Have you ever taken a bite from a banana and it just… didn’t taste like a banana? You might notice that the bunch you bought from your local grocery store still looks a little green, is stiff to the touch, and may even taste slightly bitter. Bananas are harvested and often sold while they’re still unripe. As they ripen and mature, the fruit becomes softer and sweeter.
This is why green bananas won’t taste good. When they’re ready to be eaten, bananas are bright yellow with a few brown spots. And when they’re mostly brown and overripe, they’re exactly what you need for recipes like banana bread, muffins, or pancakes.
The process can take several days to a week. If you have a hankering for banana bread, it can be hard to wait for your bananas to reach the perfect level of ripeness. Fortunately, there are ways to speed up the process, and the easiest involves something that probably came with the bananas when you purchased them: a paper bag.
What makes a fruit ripe?
Quick science lesson: Bananas are climacteric fruits, which means that they can ripen after being picked off the branch.
Climacteric fruits produce a plant hormone called ethylene, which is important in the ripening process. As the fruit matures, it produces more ethylene, which triggers and aids in the ripening process. As it ripens, starches are converted to sugar, acid levels are reduced, the flesh softens, and the color of the fruit grows darker.
Interestingly, this happens with all fruits, but bananas and apples produce large amounts of ethylene. This is why putting them next to other climacteric fruits like mangoes, avocados, or papayas will cause them to ripen faster. It’s best to separate these fruits, unless you actually want them to ripen quicker.
Another quick tip: if you want bananas to ripen slower (AKA prolong their shelf life), separate them from the bunch. This will stall the ripening process, and you’ll be able to snack on them for longer!
Why a paper bag works
Putting bananas in a paper bag and loosely folding the top concentrates the ethylene gas. The ethylene gas will circulate, and depending on their current stage of ripeness, your bananas should be ready in a day or two.
If you have other climacteric fruit that you want to eat sooner, you can also put them in the paper bag with the bananas and speed up the process. Two birds with one stone!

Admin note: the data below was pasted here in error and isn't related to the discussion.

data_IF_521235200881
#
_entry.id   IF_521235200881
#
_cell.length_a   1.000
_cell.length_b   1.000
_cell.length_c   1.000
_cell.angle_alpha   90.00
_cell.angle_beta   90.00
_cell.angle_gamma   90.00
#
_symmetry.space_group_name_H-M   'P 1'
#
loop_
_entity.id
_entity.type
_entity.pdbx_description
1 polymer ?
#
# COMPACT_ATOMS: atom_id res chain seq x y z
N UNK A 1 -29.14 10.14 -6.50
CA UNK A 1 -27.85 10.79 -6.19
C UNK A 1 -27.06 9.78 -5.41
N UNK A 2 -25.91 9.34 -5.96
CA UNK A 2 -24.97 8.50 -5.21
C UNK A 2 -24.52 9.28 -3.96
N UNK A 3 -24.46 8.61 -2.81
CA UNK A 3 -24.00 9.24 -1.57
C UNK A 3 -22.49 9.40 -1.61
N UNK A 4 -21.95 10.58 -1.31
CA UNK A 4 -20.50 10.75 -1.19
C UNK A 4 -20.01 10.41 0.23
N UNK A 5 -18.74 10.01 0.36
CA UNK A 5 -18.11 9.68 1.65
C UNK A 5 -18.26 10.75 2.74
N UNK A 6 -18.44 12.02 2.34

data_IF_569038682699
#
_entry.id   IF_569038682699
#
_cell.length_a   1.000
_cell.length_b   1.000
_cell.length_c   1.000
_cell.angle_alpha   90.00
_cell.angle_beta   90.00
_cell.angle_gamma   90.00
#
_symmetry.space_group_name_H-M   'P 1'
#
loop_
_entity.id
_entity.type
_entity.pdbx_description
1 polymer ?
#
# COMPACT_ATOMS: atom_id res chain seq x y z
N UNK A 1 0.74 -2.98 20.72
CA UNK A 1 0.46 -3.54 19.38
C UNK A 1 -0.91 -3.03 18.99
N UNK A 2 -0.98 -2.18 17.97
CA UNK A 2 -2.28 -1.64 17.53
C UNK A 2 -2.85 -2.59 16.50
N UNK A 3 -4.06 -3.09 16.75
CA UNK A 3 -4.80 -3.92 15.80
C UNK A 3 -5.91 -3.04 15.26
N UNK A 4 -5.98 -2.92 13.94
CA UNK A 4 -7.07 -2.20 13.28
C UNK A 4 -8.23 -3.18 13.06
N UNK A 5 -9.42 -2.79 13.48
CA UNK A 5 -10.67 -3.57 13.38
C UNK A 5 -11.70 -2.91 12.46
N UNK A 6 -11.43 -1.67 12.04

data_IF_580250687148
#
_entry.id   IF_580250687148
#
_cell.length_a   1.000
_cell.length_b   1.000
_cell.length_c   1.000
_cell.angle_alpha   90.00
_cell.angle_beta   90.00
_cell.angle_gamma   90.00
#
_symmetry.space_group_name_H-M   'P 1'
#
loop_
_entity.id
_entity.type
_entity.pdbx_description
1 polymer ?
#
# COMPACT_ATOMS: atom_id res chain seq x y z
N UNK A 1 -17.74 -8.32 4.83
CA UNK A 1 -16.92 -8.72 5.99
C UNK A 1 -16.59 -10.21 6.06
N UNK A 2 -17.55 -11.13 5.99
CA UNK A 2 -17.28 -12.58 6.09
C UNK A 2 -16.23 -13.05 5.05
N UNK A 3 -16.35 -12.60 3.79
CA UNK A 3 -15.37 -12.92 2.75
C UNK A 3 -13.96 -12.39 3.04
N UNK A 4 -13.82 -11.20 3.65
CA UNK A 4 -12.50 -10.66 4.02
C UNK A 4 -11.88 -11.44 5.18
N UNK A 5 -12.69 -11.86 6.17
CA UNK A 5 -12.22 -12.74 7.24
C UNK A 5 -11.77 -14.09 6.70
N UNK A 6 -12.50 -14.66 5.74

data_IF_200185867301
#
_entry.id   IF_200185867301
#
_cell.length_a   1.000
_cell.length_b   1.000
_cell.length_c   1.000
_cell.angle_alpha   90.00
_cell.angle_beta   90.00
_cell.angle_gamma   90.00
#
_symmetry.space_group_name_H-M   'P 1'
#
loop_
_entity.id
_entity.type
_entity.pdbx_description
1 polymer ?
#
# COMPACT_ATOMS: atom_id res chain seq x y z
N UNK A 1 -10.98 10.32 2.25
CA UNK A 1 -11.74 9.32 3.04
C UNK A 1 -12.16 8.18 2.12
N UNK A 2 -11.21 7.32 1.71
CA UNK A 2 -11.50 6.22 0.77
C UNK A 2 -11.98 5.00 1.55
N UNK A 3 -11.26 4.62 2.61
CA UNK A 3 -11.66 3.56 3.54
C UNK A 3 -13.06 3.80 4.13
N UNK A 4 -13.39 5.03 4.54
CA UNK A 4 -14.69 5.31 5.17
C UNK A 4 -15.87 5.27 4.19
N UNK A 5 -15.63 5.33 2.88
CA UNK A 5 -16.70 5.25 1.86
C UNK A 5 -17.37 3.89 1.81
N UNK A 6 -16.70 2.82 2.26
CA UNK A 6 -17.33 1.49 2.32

Paper bags work great because they trap ethylene while still letting oxygen in, which is essential for the chemical processes involved in ripening. If you happen to be out of paper bags (because maybe your cat’s favorite hobby is ripping them up) you can also use a plastic bag. Just make sure to leave it unsealed, and know that there’s less oxygen going in, so it might take a few days longer.
Other ways to “ripen” a banana
Some sources may advise you to cook unripe bananas in the oven to get them ready for baking purposes. It works in a pinch, but doesn’t actually ripen them.
Remember our science lesson? Fruits like bananas produce hormones and gasses to assist in ripening. Cooking them can’t replicate that natural process. But it can help get the right texture and bring out a bit more flavor.
If you have yellow bananas that are already sweet, but maybe not soft enough for baking, you can put them in the oven at 150˚C until the skin turns black for about 20 minutes. This will make the flesh softer, a little bit sweeter, and perfect for that banana cake that you’ve been wanting to bake!
This won’t work with green bananas, though. Roasting them will make them soften and turn black, just like yellow bananas, but it won’t make them any sweeter. If you use them for baking, you’ll end up with something bland, missing that distinct taste of banana that you’re craving. In this case, it’s better to practice a little bit of patience and stick with the paper bag trick.
Now that you know how to get perfectly ripe bananas, here’s what you can make with them: